Other digital assets beyond cryptocurrency include nonfungible tokens (NFTs) and memecoins. NFTs are digital assets that represent objects in music, art, and even videos. Frequently purchased with cryptocurrency and often coded with software similar to cryptos, NFTs are unique—making them a popular method to acquire digital artwork. Memecoins, like Dogecoin, are heavily influenced by social media trends and typically fall under community-driven tokens inspired by cryptocurrencies. Both types of assets have begun to play a more prominent role for some when saving for retirement.
Financial advisers routinely advise clients who adopt a long-term investment strategy to not concern themselves with short-term market fluctuations. In that vein, most survey respondents investing in digital assets took a long-term approach. Over three-quarters reported purchasing cryptocurrencies they intend to hold until retirement. However, respondents weren’t showing the same confidence in NFTs or memecoins—only 36% and 19%, respectively, have plans to hold on to them for the long haul.
There are several ways workers can save for retirement. The most common are employer-provided plans such as 401(k) and 403(b) plans and individual retirement accounts like traditional and Roth IRAs.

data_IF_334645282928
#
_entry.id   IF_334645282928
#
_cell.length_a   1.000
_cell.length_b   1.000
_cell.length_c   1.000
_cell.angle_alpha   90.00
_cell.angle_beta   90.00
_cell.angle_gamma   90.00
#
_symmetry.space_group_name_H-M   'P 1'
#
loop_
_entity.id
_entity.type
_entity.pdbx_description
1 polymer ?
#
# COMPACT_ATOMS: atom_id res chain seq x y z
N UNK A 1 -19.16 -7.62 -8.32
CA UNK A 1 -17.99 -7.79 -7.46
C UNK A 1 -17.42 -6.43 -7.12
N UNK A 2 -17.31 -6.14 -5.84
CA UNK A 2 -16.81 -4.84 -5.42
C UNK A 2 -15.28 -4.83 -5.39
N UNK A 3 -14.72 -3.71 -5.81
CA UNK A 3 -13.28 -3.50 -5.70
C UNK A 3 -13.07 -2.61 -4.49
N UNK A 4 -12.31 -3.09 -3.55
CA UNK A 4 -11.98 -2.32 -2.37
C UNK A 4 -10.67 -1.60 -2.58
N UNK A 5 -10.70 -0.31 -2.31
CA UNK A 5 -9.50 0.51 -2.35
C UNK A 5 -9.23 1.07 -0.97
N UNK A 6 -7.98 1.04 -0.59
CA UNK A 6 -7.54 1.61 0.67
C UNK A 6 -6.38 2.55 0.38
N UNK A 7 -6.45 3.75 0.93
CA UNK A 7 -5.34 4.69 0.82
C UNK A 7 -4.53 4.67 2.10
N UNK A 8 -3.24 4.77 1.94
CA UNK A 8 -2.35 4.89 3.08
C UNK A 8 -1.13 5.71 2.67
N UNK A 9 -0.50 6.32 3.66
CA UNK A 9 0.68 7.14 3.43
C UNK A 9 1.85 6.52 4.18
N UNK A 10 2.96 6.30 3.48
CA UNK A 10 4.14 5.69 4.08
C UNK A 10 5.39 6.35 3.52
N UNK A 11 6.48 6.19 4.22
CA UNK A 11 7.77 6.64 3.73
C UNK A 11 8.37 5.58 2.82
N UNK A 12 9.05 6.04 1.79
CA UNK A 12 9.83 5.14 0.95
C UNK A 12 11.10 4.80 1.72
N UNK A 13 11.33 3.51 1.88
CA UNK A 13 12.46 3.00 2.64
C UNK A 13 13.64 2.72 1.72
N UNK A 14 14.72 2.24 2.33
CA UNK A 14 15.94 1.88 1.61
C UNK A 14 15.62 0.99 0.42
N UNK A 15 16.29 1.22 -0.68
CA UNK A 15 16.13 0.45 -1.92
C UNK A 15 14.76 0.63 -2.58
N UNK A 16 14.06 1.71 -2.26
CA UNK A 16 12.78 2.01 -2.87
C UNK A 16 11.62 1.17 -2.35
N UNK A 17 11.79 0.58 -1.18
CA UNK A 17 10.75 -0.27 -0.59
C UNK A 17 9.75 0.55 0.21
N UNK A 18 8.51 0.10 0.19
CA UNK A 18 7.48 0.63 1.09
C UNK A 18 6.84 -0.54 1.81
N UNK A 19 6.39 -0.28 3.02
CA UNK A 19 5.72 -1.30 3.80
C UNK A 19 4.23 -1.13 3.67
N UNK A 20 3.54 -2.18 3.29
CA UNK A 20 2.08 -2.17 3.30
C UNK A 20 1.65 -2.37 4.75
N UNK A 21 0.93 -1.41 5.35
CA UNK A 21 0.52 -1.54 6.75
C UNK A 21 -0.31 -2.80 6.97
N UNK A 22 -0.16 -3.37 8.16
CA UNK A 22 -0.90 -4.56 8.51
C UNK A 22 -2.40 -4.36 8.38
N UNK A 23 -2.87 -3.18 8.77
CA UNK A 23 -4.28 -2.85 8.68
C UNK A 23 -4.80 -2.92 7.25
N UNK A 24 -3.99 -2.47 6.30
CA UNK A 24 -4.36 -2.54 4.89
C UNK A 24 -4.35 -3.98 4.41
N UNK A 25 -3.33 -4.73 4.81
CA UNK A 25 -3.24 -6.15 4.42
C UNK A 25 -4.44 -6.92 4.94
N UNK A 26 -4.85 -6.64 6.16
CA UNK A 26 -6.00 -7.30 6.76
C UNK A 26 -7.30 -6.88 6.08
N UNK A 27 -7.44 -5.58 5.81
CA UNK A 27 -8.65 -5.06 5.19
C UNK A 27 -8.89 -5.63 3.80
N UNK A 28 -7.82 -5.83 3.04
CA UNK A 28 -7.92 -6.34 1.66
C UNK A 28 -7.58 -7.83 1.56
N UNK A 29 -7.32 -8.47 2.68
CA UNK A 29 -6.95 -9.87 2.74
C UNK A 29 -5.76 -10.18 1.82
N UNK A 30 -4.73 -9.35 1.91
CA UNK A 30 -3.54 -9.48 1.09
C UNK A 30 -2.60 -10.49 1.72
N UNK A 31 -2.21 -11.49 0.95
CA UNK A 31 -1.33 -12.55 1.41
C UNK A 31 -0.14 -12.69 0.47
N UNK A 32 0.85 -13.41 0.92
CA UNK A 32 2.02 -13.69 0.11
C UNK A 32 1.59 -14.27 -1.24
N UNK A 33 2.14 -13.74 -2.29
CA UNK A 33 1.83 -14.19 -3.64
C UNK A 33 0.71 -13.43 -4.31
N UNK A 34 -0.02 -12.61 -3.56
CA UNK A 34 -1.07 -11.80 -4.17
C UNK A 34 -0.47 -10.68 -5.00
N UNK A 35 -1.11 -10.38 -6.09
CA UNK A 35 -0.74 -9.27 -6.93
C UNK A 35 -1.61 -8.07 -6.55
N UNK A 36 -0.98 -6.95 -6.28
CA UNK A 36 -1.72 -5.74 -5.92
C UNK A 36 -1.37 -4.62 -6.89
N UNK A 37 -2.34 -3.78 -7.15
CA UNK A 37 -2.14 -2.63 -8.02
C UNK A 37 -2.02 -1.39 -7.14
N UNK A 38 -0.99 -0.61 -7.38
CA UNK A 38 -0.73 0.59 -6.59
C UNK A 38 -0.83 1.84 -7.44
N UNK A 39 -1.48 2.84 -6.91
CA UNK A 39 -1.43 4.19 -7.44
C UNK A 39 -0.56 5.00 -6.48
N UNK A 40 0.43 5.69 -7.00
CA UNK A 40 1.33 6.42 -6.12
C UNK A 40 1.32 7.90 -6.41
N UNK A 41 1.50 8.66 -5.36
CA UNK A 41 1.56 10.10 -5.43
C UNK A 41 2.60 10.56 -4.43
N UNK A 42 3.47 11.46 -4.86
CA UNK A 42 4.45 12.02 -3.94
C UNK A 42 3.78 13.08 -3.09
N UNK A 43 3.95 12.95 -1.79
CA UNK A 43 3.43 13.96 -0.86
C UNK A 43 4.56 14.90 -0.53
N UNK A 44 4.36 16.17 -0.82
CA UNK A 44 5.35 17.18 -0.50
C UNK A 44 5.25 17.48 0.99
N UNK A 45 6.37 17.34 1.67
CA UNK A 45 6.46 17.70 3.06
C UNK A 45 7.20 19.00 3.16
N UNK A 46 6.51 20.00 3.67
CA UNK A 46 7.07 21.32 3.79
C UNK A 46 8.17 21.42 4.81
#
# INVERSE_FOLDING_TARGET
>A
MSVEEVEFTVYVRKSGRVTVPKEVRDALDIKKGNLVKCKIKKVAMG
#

Traditional IRAs (49.7%) top the list as the most popular retirement portfolio, slightly ahead of 401(k) or 403(b) plans (48.8%). Health savings accounts, on the other hand, are the least popular retirement investing plan, with less than 1 in 3 respondents contributing money to one.
In 2016, the company Bitcoin IRA began offering investors the opportunity to take advantage of tax-free earnings through a traditional IRA; the fund includes Bitcoin and other alternative currencies, including Litecoin and Ethereum. Now, more alternative IRAs are available than ever before (generally termed “Bitcoin IRAs”). That said, fewer than 5% of respondents are currently adding retirement dollars into a Bitcoin IRA entity. However, almost half would consider doing so.